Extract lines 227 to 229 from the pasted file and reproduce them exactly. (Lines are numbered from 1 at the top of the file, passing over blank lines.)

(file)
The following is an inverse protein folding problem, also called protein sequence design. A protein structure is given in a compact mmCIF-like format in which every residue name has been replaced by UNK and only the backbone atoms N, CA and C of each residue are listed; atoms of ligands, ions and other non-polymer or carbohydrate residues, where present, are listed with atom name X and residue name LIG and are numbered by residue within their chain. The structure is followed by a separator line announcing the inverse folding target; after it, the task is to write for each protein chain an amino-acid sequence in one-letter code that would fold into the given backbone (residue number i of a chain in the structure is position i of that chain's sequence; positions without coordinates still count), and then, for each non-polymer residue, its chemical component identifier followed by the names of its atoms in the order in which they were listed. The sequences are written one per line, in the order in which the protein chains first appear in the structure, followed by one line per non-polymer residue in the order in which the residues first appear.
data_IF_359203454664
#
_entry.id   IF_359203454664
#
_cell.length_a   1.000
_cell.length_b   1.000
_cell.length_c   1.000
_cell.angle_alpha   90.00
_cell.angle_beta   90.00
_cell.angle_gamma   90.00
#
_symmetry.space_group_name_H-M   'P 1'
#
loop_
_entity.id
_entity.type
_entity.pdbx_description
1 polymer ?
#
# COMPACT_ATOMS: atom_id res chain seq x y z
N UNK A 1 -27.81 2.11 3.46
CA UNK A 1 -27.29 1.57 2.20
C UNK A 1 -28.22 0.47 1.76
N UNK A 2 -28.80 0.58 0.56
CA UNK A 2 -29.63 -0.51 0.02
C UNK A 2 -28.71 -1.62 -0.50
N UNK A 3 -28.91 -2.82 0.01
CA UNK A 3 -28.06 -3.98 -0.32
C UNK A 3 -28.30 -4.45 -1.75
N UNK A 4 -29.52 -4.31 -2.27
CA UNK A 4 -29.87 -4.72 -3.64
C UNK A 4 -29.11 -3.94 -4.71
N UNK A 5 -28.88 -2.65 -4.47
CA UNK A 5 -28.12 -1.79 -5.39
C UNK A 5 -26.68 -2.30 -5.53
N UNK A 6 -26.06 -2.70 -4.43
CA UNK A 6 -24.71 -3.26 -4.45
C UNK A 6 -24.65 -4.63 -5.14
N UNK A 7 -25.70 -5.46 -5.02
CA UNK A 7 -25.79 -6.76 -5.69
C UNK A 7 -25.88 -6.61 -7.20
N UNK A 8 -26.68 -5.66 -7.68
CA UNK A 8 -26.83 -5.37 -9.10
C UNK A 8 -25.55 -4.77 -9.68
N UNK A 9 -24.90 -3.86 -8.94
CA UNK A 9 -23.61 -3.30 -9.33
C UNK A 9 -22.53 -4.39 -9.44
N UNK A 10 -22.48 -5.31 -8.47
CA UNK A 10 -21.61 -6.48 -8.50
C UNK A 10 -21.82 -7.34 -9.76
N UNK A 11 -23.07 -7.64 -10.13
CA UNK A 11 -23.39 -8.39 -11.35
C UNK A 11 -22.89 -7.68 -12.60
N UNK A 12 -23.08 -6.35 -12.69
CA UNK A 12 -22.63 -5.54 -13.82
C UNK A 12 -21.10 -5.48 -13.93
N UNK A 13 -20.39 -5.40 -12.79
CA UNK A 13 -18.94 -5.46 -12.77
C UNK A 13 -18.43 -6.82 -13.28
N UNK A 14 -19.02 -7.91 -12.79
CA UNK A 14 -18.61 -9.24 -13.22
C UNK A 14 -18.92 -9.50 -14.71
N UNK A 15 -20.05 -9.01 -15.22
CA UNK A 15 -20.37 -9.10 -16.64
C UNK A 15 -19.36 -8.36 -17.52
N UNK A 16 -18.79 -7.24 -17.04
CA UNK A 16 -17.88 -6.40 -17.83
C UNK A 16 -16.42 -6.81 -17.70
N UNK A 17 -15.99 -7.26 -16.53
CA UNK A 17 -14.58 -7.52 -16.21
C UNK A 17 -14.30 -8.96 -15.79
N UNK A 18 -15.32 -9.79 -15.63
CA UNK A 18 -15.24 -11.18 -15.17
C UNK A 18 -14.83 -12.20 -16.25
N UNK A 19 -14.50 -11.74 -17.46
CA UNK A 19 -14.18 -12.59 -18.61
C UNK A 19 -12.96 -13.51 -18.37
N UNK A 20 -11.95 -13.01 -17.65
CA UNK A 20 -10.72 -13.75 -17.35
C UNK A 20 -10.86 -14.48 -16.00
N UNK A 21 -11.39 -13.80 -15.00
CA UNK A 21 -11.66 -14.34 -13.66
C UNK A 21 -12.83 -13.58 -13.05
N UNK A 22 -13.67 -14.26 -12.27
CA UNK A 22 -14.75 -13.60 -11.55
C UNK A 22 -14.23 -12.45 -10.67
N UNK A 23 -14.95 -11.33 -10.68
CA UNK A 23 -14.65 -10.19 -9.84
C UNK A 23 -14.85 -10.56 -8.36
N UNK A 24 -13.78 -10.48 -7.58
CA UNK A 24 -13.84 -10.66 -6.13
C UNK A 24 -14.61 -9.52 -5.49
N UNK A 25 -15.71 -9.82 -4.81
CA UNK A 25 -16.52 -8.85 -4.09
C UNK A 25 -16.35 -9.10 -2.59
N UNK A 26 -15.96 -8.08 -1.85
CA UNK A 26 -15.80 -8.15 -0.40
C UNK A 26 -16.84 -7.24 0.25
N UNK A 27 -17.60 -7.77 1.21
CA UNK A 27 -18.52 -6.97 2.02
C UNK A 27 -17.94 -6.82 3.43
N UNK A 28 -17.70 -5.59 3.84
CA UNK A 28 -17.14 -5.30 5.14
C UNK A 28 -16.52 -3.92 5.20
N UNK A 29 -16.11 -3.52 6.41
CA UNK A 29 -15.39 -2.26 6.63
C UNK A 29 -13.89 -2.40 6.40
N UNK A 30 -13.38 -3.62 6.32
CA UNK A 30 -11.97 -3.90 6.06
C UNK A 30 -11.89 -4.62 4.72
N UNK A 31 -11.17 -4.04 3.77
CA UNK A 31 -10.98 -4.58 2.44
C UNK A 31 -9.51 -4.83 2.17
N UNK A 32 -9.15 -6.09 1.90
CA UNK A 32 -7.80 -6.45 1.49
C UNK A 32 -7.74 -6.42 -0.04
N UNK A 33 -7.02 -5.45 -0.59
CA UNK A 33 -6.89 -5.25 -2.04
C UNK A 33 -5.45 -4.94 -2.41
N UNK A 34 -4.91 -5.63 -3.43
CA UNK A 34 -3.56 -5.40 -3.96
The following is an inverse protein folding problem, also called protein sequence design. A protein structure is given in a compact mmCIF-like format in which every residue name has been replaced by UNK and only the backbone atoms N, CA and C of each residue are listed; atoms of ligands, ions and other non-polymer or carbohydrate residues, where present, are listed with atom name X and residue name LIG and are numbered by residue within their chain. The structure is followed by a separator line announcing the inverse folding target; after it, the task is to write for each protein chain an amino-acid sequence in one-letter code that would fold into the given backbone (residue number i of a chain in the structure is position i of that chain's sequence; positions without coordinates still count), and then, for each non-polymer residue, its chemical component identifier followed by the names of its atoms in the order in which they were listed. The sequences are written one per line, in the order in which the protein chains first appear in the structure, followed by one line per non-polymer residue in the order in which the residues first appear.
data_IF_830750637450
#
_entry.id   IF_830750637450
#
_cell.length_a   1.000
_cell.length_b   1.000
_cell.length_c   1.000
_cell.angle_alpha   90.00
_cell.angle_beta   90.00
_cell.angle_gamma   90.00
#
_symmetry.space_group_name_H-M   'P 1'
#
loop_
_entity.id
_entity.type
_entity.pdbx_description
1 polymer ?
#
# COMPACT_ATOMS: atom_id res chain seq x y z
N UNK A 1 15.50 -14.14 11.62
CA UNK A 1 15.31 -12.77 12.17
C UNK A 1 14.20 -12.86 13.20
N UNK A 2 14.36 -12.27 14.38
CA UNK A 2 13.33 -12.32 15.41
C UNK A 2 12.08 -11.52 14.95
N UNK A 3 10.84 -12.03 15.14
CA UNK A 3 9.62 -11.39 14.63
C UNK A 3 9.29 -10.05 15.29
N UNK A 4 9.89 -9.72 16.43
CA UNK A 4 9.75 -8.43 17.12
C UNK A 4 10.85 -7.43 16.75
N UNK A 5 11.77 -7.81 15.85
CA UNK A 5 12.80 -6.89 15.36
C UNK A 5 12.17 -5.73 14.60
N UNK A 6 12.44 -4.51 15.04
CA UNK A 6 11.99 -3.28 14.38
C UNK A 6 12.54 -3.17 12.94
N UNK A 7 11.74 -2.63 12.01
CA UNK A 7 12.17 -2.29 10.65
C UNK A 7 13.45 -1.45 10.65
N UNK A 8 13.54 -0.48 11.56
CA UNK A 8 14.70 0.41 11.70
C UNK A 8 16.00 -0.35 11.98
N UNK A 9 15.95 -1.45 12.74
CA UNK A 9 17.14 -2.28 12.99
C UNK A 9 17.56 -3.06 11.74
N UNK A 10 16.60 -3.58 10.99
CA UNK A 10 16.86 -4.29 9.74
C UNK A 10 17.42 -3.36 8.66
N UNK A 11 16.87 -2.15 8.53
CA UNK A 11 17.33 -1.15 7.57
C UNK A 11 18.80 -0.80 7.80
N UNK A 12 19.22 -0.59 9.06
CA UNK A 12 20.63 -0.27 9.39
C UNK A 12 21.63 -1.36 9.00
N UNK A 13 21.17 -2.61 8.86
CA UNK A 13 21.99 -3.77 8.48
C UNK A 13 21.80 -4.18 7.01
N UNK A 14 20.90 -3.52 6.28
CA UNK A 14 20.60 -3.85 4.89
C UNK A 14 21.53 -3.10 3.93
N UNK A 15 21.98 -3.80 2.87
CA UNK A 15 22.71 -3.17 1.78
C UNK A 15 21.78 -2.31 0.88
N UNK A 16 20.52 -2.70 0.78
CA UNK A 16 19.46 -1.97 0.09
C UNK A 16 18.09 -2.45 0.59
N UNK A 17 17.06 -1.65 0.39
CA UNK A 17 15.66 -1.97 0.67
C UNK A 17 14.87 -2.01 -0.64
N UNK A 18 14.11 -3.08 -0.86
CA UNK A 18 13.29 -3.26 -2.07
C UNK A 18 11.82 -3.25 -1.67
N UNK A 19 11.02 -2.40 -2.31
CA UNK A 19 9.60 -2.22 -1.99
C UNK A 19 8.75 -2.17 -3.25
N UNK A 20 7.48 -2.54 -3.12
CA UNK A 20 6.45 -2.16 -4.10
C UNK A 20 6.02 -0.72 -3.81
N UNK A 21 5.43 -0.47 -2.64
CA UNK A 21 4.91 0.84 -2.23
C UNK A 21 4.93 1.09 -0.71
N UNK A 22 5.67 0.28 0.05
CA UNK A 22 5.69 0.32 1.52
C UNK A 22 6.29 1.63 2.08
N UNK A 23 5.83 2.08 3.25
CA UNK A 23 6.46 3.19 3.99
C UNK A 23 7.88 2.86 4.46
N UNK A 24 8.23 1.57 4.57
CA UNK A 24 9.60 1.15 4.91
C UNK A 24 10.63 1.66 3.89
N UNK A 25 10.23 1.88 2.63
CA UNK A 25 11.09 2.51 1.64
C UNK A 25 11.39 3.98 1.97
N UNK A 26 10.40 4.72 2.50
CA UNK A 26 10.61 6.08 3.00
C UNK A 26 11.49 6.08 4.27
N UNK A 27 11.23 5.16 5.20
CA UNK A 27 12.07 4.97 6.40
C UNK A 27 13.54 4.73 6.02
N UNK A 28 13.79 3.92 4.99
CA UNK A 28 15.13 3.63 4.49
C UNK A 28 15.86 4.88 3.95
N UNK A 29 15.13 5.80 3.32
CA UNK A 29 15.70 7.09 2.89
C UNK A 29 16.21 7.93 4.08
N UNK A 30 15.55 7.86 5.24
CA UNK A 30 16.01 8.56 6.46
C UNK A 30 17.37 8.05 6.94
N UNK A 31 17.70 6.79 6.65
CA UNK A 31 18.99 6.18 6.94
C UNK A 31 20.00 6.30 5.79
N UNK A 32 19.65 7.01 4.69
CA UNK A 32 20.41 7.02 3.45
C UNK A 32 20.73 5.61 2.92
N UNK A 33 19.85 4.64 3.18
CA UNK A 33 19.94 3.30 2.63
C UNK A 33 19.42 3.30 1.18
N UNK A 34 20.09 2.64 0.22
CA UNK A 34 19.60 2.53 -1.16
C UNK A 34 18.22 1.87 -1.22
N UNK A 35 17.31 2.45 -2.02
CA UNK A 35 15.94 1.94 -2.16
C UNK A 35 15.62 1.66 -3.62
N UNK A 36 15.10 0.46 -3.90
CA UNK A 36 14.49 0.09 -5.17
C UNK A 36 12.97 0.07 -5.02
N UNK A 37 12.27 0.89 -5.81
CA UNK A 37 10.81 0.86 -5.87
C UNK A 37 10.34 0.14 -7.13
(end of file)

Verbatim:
C UNK A 28 15.86 4.88 3.95
N UNK A 29 15.13 5.80 3.32
CA UNK A 29 15.70 7.09 2.89